The politicisation of project location by the African Union is another significant hindrance. The author gives an example where India wanted to invest in a civil aviation academy and asked for a site. However, based on their quota of allocation, African Union suggested Chad. The project never took off. Finally, the process of LoCs has become cumbersome over the years, thus losing its competitive edge. Concerning the effectiveness of these LoCs, as per the 2015 guidelines, all projects over $50 million require an independent evaluation. However, no such assessment has been undertaken so far. In this context, the author suggests unilateral grant enhancement as a way forward. He also advocates for considering lifecycle costs rather than straight forward lending and repayment. The author has provided several other suggestions that can be adopted after appropriate pilot testing.

The trade between India and Africa, another essential pillar of relations, has grown, even during the pandemic. DFTP announced by India is currently availed by 38 African nations. Today India is Africa's fourth-largest trading partner and fifth-largest investment partner. The India-Africa Business Council (IABC), created during IAFS II in 2011, can also be a potential tool to increase the quality and quantity of trade. Several Indian Banks are working in Africa, such as SBI, BoB, and BoI. Surprisingly, when Africa is in dire need of different financial products, these banks face a decrease in business opportunities. Indeed, they need to understand the local conditions better to be able to continue their operations successfully.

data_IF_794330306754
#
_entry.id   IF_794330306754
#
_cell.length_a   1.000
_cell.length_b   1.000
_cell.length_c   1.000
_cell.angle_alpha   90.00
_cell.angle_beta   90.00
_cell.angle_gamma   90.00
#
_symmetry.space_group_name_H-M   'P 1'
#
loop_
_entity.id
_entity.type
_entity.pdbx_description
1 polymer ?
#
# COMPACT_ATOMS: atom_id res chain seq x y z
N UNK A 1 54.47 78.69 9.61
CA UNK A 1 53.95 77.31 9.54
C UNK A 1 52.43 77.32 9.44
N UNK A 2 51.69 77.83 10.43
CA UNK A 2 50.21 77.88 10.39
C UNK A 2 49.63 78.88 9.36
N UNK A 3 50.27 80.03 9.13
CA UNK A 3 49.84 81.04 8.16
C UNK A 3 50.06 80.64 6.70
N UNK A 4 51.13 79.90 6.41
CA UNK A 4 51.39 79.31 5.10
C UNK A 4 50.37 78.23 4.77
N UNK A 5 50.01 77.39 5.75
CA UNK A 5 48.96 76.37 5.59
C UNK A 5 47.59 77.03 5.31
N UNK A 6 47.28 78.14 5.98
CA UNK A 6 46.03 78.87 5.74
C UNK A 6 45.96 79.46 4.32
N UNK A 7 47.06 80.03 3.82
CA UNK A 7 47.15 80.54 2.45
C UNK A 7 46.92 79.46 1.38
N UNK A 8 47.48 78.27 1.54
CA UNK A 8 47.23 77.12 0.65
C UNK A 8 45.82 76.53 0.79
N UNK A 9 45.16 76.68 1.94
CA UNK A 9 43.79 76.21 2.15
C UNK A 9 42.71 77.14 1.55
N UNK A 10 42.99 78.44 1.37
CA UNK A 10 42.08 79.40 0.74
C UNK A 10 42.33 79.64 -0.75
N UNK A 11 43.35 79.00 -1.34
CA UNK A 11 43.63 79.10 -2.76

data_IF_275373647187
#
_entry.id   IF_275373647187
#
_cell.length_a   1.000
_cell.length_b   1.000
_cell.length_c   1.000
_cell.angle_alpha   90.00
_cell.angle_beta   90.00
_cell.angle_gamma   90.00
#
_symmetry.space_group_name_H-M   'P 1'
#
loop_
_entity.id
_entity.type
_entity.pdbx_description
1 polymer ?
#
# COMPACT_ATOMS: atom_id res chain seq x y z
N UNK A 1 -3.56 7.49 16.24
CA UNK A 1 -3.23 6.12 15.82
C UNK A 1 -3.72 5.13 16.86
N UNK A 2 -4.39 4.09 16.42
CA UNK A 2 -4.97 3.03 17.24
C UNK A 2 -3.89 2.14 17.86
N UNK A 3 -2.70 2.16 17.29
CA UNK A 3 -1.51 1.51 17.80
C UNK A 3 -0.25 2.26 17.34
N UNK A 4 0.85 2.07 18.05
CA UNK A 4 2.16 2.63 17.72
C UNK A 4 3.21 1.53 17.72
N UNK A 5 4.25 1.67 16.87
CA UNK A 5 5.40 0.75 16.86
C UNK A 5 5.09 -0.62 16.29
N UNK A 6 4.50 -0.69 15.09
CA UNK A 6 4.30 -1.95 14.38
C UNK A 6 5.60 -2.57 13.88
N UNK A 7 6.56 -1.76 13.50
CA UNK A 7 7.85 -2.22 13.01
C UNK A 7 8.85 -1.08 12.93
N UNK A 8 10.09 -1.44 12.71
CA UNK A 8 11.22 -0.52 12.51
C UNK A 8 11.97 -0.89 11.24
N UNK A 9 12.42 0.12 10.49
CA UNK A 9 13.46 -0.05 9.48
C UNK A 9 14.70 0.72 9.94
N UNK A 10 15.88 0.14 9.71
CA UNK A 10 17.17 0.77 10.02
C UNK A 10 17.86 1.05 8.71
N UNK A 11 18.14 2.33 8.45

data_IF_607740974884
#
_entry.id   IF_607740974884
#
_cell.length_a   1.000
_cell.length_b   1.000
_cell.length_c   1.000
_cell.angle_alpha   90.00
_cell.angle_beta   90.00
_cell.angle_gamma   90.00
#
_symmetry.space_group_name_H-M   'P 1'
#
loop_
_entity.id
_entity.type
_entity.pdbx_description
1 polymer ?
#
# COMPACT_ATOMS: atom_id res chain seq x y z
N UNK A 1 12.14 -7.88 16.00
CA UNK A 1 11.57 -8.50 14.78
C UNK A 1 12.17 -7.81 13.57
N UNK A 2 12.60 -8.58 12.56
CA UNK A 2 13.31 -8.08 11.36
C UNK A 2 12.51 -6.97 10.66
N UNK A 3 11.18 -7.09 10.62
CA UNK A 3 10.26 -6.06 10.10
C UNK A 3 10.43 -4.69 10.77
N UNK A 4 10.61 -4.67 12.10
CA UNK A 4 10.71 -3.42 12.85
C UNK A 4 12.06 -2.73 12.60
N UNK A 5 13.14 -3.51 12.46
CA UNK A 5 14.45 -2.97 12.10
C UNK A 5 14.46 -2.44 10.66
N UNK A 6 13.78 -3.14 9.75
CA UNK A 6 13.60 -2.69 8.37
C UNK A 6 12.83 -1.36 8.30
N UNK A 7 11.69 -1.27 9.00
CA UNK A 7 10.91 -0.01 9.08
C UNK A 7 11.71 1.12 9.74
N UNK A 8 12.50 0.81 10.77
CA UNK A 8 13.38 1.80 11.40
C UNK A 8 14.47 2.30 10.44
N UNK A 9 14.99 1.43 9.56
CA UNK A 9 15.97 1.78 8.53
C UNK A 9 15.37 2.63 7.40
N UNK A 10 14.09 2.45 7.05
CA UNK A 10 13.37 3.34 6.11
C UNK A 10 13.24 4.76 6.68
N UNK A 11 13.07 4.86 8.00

Since 1964, the India Technical and Economic Cooperation (ITEC) programme has played a decisive role in the India Africa partnership. Today, Africa is the largest recipient of the ITEC program. It is a customised training programme based on the micro-level needs of the project country. In that spirit, India has launched a unique ITEC course for the Cotton-4 countries (Benin, Burkina Faso, Chad and Mali). ITEC Executive programme is another customised programme targeting senior people from partner countries and providing training, workshops, study and experience sharing visits, etc. Over the years, ITEC has created an extensive network of alumni across the continents who have become ITEC torch-bearers in their respective countries and, in the process, developed a powerful cultural bridge between India and their home countries.